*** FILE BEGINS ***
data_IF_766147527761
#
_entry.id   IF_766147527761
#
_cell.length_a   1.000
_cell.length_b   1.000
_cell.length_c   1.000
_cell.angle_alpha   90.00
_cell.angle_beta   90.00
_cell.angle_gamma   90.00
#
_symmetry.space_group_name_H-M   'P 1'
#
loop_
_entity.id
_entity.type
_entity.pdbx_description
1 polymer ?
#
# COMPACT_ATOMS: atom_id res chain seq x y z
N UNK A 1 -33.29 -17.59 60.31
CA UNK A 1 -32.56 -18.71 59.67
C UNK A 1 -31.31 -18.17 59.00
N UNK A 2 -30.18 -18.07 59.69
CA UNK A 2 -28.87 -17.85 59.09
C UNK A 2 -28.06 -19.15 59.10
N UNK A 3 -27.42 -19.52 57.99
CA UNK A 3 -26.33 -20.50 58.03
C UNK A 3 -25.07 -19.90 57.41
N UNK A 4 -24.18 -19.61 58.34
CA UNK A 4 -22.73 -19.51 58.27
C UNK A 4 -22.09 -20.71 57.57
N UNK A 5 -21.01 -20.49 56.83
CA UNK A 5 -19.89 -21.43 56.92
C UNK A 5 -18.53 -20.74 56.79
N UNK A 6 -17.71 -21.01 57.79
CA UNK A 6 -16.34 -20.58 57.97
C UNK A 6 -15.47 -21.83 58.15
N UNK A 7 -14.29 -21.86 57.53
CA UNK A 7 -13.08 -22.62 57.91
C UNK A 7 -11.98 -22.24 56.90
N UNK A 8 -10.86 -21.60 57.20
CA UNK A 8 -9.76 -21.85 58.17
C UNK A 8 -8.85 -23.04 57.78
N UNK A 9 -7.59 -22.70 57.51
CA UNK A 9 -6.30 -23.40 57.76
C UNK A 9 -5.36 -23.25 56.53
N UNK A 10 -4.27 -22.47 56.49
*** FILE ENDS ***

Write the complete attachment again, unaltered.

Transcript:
data_IF_766147527761
#
_entry.id   IF_766147527761
#
_cell.length_a   1.000
_cell.length_b   1.000
_cell.length_c   1.000
_cell.angle_alpha   90.00
_cell.angle_beta   90.00
_cell.angle_gamma   90.00
#
_symmetry.space_group_name_H-M   'P 1'
#
loop_
_entity.id
_entity.type
_entity.pdbx_description
1 polymer ?
#
# COMPACT_ATOMS: atom_id res chain seq x y z
N UNK A 1 -33.29 -17.59 60.31
CA UNK A 1 -32.56 -18.71 59.67
C UNK A 1 -31.31 -18.17 59.00
N UNK A 2 -30.18 -18.07 59.69
CA UNK A 2 -28.87 -17.85 59.09
C UNK A 2 -28.06 -19.15 59.10
N UNK A 3 -27.42 -19.52 57.99
CA UNK A 3 -26.33 -20.50 58.03
C UNK A 3 -25.07 -19.90 57.41
N UNK A 4 -24.18 -19.61 58.34
CA UNK A 4 -22.73 -19.51 58.27
C UNK A 4 -22.09 -20.71 57.57
N UNK A 5 -21.01 -20.49 56.83
CA UNK A 5 -19.89 -21.43 56.92
C UNK A 5 -18.53 -20.74 56.79
N UNK A 6 -17.71 -21.01 57.79
CA UNK A 6 -16.34 -20.58 57.97
C UNK A 6 -15.47 -21.83 58.15
N UNK A 7 -14.29 -21.86 57.53
CA UNK A 7 -13.08 -22.62 57.91
C UNK A 7 -11.98 -22.24 56.90
N UNK A 8 -10.86 -21.60 57.20
CA UNK A 8 -9.76 -21.85 58.17
C UNK A 8 -8.85 -23.04 57.78
N UNK A 9 -7.59 -22.70 57.51
CA UNK A 9 -6.30 -23.40 57.76
C UNK A 9 -5.36 -23.25 56.53
N UNK A 10 -4.27 -22.47 56.49